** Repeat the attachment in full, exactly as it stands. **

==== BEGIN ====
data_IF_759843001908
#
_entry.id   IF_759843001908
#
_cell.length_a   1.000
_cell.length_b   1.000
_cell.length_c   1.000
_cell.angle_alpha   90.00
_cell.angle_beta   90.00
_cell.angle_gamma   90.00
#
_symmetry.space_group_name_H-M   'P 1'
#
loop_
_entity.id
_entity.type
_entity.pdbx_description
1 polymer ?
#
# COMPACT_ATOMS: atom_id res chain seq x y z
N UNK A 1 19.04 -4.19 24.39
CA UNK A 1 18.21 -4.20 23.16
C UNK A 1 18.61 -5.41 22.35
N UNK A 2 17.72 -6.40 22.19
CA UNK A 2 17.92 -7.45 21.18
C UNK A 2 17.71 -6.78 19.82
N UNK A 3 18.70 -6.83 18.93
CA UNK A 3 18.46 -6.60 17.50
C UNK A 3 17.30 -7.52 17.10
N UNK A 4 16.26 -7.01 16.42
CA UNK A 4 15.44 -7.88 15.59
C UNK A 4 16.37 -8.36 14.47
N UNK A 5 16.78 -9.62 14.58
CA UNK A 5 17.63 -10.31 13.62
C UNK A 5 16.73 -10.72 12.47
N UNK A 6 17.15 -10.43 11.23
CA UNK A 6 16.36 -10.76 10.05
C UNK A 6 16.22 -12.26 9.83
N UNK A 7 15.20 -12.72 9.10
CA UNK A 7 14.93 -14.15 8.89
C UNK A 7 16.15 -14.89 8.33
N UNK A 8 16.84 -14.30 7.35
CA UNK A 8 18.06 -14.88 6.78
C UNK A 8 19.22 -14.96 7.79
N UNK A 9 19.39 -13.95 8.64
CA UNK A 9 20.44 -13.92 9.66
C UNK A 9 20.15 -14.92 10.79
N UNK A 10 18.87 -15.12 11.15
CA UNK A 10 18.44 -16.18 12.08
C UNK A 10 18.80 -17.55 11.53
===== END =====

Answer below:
data_IF_759843001908
#
_entry.id   IF_759843001908
#
_cell.length_a   1.000
_cell.length_b   1.000
_cell.length_c   1.000
_cell.angle_alpha   90.00
_cell.angle_beta   90.00
_cell.angle_gamma   90.00
#
_symmetry.space_group_name_H-M   'P 1'
#
loop_
_entity.id
_entity.type
_entity.pdbx_description
1 polymer ?
#
# COMPACT_ATOMS: atom_id res chain seq x y z
N UNK A 1 19.04 -4.19 24.39
CA UNK A 1 18.21 -4.20 23.16
C UNK A 1 18.61 -5.41 22.35
N UNK A 2 17.72 -6.40 22.19
CA UNK A 2 17.92 -7.45 21.18
C UNK A 2 17.71 -6.78 19.82
N UNK A 3 18.70 -6.83 18.93
CA UNK A 3 18.46 -6.60 17.50
C UNK A 3 17.30 -7.52 17.10
N UNK A 4 16.26 -7.01 16.42
CA UNK A 4 15.44 -7.88 15.59
C UNK A 4 16.37 -8.36 14.47
N UNK A 5 16.78 -9.62 14.58
CA UNK A 5 17.63 -10.31 13.62
C UNK A 5 16.73 -10.72 12.47
N UNK A 6 17.15 -10.43 11.23
CA UNK A 6 16.36 -10.76 10.05
C UNK A 6 16.22 -12.26 9.83
N UNK A 7 15.20 -12.72 9.10
CA UNK A 7 14.93 -14.15 8.89
C UNK A 7 16.15 -14.89 8.33
N UNK A 8 16.84 -14.30 7.35
CA UNK A 8 18.06 -14.88 6.78
C UNK A 8 19.22 -14.96 7.79
N UNK A 9 19.39 -13.95 8.64
CA UNK A 9 20.44 -13.92 9.66
C UNK A 9 20.15 -14.92 10.79
N UNK A 10 18.87 -15.12 11.15
CA UNK A 10 18.44 -16.18 12.08
C UNK A 10 18.80 -17.55 11.53